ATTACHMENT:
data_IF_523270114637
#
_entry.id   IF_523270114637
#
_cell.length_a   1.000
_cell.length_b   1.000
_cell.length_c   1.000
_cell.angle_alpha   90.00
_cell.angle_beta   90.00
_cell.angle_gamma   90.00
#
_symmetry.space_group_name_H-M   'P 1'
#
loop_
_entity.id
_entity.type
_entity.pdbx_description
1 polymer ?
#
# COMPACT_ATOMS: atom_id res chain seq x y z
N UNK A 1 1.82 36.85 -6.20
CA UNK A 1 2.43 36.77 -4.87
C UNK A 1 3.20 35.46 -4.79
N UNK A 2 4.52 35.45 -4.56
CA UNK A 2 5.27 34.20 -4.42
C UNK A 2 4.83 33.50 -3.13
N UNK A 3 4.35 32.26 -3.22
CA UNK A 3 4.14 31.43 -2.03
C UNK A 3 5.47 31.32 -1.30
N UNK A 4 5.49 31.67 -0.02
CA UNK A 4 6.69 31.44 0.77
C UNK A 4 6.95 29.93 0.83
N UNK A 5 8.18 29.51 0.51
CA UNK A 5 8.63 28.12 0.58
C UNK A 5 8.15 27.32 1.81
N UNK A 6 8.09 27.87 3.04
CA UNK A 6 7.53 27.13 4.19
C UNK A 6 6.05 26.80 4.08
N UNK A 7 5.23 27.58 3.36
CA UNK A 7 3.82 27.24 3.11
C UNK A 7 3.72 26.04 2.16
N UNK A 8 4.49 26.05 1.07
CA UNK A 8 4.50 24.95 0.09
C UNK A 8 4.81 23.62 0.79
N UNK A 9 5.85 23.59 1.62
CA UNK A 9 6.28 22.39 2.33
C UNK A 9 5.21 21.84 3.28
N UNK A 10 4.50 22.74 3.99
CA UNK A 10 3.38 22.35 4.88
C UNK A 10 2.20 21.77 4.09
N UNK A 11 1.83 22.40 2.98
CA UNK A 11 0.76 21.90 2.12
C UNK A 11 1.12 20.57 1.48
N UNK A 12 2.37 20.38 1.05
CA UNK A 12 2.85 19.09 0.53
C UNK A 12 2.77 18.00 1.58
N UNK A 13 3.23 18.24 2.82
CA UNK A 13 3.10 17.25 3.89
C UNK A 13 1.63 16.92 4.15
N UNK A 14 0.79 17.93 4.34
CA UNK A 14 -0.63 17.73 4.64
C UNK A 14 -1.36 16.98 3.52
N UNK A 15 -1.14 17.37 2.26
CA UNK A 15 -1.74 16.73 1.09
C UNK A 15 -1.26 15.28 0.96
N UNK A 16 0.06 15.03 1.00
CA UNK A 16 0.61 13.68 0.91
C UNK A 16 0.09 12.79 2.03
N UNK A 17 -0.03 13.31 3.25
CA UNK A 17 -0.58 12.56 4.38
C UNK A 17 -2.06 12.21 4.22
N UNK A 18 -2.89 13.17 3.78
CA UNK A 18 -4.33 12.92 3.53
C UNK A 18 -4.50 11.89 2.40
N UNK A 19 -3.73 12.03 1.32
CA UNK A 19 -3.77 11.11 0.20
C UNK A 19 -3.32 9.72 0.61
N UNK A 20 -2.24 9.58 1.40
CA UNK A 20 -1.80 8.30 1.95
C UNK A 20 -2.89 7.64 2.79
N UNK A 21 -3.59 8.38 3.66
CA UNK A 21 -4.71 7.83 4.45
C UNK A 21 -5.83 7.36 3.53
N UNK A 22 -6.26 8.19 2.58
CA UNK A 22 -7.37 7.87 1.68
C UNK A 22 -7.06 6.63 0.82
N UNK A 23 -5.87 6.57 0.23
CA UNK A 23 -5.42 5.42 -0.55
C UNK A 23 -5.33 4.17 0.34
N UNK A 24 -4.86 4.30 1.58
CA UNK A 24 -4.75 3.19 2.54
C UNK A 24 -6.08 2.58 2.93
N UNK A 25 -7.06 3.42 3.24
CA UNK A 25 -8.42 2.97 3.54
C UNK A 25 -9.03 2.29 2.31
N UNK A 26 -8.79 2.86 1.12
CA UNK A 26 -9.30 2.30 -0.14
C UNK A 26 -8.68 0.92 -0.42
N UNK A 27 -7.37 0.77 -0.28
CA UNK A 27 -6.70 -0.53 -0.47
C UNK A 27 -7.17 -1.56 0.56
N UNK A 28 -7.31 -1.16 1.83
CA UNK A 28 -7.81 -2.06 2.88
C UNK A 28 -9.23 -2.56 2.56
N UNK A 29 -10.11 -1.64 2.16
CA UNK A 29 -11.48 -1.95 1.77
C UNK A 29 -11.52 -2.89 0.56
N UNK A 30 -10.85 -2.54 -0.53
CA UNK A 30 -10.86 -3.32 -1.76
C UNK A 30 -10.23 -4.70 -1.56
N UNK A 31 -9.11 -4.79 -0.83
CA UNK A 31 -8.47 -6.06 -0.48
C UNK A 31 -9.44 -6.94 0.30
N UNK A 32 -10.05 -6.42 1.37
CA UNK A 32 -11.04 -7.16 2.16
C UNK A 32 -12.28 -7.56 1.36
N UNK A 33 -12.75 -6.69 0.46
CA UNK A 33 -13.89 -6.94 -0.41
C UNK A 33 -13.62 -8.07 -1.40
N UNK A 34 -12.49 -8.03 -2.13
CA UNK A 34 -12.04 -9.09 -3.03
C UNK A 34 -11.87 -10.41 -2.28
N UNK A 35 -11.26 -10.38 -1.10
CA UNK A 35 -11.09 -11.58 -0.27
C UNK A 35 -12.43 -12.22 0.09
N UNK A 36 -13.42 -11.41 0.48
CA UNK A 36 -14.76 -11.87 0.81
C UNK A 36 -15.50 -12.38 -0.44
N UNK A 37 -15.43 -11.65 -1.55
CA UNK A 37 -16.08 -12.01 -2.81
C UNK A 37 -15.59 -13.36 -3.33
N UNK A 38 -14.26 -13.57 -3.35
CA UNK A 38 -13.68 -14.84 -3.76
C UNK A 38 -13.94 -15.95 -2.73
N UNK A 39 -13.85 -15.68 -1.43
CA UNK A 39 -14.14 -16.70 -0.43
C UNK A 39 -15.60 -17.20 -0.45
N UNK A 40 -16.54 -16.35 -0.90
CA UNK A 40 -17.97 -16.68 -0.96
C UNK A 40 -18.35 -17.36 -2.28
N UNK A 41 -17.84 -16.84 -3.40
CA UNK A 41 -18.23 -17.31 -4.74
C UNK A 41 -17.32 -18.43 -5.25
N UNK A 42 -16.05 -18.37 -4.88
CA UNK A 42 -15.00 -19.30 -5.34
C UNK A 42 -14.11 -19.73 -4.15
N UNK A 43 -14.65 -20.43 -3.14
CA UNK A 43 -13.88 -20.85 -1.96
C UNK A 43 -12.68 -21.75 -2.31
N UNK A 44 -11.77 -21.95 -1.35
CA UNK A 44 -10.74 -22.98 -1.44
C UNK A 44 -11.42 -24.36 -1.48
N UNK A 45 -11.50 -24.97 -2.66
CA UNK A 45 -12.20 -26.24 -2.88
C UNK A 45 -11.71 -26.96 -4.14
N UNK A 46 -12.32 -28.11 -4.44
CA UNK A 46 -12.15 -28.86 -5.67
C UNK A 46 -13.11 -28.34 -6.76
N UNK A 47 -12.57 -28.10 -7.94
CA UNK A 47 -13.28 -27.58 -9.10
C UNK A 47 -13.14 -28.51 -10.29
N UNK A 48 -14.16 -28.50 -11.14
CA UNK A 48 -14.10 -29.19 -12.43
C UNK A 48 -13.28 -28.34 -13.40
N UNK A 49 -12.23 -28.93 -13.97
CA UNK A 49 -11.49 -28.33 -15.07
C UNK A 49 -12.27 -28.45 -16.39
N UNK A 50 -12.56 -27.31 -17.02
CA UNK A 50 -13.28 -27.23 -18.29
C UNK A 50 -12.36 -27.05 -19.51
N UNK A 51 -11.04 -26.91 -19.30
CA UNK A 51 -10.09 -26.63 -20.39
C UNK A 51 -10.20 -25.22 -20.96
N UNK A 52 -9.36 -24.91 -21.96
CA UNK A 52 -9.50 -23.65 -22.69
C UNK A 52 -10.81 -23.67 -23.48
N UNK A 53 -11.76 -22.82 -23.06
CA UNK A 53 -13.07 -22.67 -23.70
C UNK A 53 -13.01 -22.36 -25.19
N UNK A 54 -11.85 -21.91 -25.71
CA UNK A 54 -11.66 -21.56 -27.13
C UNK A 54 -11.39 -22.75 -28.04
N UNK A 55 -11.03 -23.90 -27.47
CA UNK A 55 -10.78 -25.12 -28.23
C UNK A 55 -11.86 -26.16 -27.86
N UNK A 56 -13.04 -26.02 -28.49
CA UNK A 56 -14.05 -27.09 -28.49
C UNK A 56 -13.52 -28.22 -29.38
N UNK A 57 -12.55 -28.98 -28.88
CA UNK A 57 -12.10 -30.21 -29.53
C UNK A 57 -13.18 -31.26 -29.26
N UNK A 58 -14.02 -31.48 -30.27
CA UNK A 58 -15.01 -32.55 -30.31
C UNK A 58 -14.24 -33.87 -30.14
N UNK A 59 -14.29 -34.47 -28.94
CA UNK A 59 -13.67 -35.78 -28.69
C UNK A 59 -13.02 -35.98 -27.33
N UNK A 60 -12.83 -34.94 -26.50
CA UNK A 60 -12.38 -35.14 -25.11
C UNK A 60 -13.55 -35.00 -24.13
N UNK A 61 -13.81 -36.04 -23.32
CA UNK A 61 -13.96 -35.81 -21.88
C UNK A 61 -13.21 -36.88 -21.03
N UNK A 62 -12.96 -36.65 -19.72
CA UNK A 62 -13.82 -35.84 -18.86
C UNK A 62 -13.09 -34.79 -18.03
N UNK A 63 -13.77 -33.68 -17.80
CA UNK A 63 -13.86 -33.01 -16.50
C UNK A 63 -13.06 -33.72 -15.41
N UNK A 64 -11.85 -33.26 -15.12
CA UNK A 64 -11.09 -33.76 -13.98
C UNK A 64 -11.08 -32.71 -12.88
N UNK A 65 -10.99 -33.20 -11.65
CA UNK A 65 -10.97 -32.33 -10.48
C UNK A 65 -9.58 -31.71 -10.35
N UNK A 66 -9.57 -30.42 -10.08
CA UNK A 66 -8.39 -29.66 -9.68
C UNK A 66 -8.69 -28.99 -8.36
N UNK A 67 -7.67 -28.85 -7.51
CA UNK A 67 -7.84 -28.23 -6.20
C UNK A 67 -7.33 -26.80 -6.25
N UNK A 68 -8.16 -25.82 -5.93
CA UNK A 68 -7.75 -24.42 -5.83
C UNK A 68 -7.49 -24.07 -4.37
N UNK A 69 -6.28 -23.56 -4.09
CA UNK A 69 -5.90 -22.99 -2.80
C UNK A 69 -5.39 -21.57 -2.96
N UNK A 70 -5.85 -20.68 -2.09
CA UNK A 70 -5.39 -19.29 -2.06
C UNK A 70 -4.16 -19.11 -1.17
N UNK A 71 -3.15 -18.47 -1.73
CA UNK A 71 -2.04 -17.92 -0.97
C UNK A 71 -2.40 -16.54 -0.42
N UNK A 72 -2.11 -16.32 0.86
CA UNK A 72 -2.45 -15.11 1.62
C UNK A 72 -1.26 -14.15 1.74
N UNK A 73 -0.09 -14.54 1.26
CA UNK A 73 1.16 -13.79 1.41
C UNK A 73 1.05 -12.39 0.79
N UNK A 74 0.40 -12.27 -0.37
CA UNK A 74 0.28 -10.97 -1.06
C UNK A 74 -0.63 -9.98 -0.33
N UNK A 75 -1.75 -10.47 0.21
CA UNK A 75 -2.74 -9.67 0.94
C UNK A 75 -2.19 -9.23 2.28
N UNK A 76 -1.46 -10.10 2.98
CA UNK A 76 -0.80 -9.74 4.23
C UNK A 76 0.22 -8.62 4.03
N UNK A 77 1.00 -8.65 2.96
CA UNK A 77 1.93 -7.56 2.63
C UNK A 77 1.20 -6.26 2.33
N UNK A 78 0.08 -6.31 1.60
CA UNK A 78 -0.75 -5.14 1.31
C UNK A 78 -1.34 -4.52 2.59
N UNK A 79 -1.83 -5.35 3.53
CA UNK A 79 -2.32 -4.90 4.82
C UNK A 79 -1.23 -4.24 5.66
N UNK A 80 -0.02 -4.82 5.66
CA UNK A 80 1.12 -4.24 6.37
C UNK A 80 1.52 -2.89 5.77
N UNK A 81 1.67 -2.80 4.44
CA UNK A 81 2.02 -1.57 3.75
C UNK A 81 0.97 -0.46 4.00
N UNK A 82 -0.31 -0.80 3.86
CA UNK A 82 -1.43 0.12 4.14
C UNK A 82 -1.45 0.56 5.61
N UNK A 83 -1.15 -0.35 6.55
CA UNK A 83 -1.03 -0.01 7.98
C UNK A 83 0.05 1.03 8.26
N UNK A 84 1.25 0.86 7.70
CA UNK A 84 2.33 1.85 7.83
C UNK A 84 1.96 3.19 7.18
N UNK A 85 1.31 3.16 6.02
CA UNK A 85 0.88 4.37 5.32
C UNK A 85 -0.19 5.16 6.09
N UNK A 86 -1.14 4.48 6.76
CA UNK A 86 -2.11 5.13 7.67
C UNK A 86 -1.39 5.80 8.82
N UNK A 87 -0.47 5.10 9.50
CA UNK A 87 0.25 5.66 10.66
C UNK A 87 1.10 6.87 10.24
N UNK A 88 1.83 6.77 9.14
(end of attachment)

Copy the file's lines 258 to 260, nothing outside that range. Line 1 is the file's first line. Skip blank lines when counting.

N UNK A 80 -0.02 -4.82 5.66
CA UNK A 80 1.12 -4.24 6.37
C UNK A 80 1.52 -2.89 5.77